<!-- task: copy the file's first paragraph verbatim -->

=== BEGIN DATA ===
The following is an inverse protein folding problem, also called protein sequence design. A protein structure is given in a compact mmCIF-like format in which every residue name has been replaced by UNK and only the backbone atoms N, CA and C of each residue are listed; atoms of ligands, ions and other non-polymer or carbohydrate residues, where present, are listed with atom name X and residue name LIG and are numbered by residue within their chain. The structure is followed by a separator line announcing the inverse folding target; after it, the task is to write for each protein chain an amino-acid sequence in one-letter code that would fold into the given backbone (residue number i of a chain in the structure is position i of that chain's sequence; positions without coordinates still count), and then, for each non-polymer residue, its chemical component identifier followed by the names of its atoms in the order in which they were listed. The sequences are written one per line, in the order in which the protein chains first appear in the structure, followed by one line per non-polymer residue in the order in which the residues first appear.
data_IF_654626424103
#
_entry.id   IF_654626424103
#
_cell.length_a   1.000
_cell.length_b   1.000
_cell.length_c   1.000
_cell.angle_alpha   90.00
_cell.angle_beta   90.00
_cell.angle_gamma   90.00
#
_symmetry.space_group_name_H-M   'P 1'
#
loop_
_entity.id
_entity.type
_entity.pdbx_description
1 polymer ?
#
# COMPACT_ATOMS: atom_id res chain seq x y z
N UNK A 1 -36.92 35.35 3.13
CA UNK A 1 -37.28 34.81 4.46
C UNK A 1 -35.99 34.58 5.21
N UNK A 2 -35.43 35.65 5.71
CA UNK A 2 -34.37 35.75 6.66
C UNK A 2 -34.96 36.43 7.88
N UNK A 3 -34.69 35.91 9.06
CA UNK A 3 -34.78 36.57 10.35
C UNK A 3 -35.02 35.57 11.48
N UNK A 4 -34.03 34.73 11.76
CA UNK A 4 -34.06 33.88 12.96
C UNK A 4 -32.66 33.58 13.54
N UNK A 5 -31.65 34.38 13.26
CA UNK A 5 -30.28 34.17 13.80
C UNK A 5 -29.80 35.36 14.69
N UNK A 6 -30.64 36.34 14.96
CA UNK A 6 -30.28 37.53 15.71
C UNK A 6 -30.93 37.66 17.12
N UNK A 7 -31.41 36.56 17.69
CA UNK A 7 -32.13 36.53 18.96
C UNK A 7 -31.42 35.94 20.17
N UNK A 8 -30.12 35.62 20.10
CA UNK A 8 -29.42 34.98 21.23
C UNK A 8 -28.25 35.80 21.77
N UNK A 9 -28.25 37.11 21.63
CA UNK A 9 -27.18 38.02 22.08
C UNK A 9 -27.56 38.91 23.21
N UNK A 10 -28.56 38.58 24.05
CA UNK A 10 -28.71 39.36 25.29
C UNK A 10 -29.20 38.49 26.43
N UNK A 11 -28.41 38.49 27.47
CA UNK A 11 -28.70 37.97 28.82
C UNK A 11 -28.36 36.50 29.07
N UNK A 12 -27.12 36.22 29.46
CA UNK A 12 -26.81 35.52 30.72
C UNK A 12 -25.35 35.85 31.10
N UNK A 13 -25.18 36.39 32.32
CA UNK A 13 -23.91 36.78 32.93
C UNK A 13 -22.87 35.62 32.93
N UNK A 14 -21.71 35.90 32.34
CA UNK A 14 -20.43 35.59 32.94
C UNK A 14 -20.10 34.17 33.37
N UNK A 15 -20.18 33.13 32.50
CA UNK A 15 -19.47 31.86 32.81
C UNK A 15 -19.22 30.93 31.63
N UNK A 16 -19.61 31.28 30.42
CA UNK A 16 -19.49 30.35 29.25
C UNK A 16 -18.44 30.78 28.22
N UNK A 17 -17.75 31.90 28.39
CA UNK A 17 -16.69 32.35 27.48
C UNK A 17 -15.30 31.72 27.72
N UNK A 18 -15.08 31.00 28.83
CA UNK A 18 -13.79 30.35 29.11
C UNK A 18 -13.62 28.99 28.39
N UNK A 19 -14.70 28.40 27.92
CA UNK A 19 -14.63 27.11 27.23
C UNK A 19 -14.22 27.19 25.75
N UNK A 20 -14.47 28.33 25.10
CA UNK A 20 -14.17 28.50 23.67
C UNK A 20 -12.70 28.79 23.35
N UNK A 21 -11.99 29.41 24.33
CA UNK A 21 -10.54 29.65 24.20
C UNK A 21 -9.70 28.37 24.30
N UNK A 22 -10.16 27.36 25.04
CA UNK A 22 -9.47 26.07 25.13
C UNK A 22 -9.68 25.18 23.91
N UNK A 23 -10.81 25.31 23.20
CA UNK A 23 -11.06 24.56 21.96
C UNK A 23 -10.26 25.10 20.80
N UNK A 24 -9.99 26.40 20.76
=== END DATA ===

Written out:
The following is an inverse protein folding problem, also called protein sequence design. A protein structure is given in a compact mmCIF-like format in which every residue name has been replaced by UNK and only the backbone atoms N, CA and C of each residue are listed; atoms of ligands, ions and other non-polymer or carbohydrate residues, where present, are listed with atom name X and residue name LIG and are numbered by residue within their chain. The structure is followed by a separator line announcing the inverse folding target; after it, the task is to write for each protein chain an amino-acid sequence in one-letter code that would fold into the given backbone (residue number i of a chain in the structure is position i of that chain's sequence; positions without coordinates still count), and then, for each non-polymer residue, its chemical component identifier followed by the names of its atoms in the order in which they were listed. The sequences are written one per line, in the order in which the protein chains first appear in the structure, followed by one line per non-polymer residue in the order in which the residues first appear.